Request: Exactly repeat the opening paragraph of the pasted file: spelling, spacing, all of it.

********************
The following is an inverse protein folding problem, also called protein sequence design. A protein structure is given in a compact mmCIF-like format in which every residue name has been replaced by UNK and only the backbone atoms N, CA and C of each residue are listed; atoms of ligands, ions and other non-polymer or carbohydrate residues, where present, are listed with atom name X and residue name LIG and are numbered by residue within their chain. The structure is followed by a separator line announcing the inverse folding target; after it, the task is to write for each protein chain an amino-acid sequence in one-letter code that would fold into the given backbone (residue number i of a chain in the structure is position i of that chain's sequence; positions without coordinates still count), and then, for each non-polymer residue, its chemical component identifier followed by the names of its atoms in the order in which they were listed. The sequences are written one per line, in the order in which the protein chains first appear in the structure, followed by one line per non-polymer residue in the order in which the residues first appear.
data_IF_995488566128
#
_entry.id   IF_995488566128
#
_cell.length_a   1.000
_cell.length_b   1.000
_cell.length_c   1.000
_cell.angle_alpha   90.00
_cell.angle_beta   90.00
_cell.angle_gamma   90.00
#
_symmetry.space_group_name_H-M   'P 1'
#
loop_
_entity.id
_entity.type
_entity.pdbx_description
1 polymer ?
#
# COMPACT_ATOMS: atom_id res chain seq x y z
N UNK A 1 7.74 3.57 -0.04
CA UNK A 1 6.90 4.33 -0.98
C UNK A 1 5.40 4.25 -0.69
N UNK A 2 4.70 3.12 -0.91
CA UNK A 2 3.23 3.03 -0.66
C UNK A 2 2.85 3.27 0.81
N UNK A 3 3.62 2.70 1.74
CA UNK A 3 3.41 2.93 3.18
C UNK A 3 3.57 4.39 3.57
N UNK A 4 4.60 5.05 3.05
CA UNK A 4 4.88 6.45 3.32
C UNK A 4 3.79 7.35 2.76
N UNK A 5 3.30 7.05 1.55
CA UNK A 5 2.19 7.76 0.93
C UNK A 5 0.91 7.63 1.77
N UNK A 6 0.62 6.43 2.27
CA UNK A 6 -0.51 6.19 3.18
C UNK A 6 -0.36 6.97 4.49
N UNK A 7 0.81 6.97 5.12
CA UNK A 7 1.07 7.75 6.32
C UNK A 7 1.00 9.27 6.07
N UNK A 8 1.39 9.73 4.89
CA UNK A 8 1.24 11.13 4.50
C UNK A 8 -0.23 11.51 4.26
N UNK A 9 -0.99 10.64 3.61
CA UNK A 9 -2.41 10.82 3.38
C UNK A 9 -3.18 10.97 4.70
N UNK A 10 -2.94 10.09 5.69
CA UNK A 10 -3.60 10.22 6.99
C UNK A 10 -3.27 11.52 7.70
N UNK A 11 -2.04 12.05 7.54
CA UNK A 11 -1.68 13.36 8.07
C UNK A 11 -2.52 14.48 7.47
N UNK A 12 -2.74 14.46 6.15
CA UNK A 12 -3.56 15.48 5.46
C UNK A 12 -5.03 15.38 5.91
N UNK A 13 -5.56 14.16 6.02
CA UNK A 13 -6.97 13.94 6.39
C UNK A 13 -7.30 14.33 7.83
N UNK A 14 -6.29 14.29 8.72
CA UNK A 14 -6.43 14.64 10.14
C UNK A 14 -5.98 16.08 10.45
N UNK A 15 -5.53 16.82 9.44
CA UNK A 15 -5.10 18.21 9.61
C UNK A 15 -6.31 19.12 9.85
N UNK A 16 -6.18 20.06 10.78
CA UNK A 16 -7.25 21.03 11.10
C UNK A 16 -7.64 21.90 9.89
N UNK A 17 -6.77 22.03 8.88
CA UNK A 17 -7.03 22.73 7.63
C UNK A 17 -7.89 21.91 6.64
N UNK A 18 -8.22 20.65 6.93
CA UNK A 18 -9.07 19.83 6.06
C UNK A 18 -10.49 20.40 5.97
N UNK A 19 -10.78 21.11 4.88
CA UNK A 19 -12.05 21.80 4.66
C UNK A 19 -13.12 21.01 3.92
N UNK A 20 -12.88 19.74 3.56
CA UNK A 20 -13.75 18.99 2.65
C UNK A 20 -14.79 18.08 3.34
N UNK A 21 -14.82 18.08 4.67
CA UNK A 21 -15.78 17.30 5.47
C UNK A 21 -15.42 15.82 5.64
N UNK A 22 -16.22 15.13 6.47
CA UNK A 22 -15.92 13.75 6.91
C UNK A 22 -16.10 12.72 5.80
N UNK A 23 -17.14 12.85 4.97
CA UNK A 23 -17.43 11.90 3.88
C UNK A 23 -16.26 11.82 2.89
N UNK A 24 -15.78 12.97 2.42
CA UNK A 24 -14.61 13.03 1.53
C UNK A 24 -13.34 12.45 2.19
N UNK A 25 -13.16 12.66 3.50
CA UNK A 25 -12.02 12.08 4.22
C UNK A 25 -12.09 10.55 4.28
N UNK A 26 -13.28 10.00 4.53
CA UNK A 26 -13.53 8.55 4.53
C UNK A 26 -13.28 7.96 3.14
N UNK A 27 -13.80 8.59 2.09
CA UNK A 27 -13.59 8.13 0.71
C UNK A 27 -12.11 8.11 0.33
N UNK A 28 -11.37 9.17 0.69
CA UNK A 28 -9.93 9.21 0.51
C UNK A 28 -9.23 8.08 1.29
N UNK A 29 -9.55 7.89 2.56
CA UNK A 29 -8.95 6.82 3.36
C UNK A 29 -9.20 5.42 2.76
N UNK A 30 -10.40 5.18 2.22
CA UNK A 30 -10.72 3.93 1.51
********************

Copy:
The following is an inverse protein folding problem, also called protein sequence design. A protein structure is given in a compact mmCIF-like format in which every residue name has been replaced by UNK and only the backbone atoms N, CA and C of each residue are listed; atoms of ligands, ions and other non-polymer or carbohydrate residues, where present, are listed with atom name X and residue name LIG and are numbered by residue within their chain. The structure is followed by a separator line announcing the inverse folding target; after it, the task is to write for each protein chain an amino-acid sequence in one-letter code that would fold into the given backbone (residue number i of a chain in the structure is position i of that chain's sequence; positions without coordinates still count), and then, for each non-polymer residue, its chemical component identifier followed by the names of its atoms in the order in which they were listed. The sequences are written one per line, in the order in which the protein chains first appear in the structure, followed by one line per non-polymer residue in the order in which the residues first appear.